What we commonly call ‘GPS’ is officially known as the Global Navigation Satellite System (GNSS).
Several GNSS systems have been developed across the world:
A satellite in Earth’s orbit transmits a signal that includes the time it was sent and the aircraft’s receiver compares the time difference between when the signal was sent and when it was received. This time difference is used to calculate the distance between the satellite and the aircraft.
When these signals are received from 3 satellites, a 2-dimensional position fix is made by the GNSS unit. When a signal from a 4th satellite is received, the aircraft’s altitude can be calculated as well.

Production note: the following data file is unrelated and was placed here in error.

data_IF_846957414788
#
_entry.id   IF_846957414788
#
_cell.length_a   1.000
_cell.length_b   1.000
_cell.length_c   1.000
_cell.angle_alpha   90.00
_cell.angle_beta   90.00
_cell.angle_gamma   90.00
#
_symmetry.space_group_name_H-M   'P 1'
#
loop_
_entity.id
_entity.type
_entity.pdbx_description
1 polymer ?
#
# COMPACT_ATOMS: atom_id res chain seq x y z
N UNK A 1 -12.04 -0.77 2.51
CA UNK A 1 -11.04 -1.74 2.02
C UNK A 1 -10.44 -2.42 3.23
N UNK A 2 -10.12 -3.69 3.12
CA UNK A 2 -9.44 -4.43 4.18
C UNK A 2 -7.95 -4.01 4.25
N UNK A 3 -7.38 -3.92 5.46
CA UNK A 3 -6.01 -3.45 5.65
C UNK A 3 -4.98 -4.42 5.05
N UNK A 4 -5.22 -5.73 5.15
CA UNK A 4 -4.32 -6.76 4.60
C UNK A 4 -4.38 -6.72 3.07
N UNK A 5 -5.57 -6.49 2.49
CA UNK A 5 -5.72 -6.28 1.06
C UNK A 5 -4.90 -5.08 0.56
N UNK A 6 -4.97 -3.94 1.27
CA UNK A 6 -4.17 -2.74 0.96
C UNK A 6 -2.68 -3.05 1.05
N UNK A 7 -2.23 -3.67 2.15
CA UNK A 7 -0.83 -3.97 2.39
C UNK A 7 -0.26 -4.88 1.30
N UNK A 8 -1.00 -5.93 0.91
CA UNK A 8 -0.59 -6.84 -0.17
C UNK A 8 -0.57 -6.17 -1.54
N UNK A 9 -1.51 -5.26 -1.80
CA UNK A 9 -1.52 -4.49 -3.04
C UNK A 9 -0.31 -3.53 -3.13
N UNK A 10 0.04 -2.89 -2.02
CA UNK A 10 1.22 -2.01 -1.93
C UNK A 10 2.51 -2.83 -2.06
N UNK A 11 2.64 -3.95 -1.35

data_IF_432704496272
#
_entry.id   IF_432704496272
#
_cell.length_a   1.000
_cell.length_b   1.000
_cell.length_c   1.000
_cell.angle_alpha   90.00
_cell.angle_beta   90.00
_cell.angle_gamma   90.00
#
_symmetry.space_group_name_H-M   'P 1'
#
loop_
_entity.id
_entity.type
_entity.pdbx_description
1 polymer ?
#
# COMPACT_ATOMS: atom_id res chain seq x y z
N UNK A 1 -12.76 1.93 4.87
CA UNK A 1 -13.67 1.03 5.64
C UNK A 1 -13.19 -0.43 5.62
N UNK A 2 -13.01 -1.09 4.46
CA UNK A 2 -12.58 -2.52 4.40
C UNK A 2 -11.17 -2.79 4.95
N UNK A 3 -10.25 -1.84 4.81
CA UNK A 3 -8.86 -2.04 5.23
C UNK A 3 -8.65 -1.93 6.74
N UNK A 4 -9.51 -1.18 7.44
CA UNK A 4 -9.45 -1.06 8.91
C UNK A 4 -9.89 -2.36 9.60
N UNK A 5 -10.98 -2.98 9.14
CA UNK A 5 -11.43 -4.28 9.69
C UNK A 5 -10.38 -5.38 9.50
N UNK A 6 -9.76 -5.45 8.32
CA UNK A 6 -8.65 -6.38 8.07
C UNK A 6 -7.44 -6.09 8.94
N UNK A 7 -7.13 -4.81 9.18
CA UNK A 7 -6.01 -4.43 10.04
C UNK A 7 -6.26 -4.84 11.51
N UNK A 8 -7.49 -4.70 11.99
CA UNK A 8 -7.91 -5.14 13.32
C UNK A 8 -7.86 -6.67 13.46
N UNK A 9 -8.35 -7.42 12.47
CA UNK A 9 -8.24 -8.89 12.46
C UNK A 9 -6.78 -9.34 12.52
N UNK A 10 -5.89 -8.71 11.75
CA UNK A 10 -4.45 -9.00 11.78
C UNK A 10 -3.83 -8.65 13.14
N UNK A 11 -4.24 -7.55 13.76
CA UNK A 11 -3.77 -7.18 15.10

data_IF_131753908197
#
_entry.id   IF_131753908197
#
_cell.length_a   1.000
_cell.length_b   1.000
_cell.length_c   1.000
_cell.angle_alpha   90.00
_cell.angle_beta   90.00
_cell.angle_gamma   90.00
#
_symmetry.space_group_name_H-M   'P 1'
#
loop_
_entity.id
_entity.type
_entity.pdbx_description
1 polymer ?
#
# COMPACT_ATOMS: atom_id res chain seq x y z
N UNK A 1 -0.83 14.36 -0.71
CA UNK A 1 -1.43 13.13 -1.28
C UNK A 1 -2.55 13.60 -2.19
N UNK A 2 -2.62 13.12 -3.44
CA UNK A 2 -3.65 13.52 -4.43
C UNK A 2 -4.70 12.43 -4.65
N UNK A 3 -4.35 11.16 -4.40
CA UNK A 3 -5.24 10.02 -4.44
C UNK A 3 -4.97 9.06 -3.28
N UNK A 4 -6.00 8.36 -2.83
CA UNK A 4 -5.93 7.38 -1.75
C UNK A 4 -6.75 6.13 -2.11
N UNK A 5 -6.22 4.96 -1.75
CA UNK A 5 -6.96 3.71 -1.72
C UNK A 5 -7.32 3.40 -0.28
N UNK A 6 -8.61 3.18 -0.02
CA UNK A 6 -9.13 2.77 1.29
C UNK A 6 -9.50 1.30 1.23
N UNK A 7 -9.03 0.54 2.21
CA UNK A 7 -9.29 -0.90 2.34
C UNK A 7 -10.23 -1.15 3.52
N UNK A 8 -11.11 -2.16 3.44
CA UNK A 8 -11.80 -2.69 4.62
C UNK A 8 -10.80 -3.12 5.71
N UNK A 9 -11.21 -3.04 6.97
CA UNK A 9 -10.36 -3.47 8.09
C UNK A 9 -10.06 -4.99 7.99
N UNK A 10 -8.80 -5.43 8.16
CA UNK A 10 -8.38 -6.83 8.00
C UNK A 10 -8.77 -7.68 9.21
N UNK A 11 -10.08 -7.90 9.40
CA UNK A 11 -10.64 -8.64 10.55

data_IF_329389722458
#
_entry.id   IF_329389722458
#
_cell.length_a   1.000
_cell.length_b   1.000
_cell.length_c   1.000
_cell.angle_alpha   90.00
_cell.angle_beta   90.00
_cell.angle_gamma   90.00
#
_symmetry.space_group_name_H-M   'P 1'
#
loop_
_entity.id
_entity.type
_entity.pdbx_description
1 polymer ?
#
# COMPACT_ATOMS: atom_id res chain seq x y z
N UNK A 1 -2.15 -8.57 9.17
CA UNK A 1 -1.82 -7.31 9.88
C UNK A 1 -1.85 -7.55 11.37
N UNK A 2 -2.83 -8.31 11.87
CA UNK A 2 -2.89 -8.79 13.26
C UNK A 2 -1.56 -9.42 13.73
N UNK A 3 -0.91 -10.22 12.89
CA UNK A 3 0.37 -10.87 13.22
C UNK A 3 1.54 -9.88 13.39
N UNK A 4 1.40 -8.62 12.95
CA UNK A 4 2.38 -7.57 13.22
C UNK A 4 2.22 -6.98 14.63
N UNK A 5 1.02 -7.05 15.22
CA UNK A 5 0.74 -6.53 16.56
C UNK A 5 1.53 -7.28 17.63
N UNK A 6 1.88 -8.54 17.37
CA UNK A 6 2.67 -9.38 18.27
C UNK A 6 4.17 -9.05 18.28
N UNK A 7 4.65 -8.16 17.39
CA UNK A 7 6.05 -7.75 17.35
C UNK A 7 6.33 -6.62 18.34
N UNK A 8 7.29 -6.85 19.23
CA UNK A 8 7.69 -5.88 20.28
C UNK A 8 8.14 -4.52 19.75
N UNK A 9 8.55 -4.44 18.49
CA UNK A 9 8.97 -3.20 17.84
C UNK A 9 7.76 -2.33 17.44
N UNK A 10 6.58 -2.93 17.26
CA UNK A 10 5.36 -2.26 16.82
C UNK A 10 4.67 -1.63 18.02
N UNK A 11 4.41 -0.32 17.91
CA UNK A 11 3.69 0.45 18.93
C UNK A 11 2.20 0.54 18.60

Receiver Autonomous Integrity Monitoring (RAIM) is a ‘self-checking’ system that detects faults with a satellite’s signal and ignores that signal when a fault is detected.
At least 5 satellites are required for RAIM to work (the 4 needed for a 3-dimensional position fix plus the 1 that RAIM ignores). However, the CAA recommends at least 6 satellites so that RAIM still functions after 1 satellite has been ignored.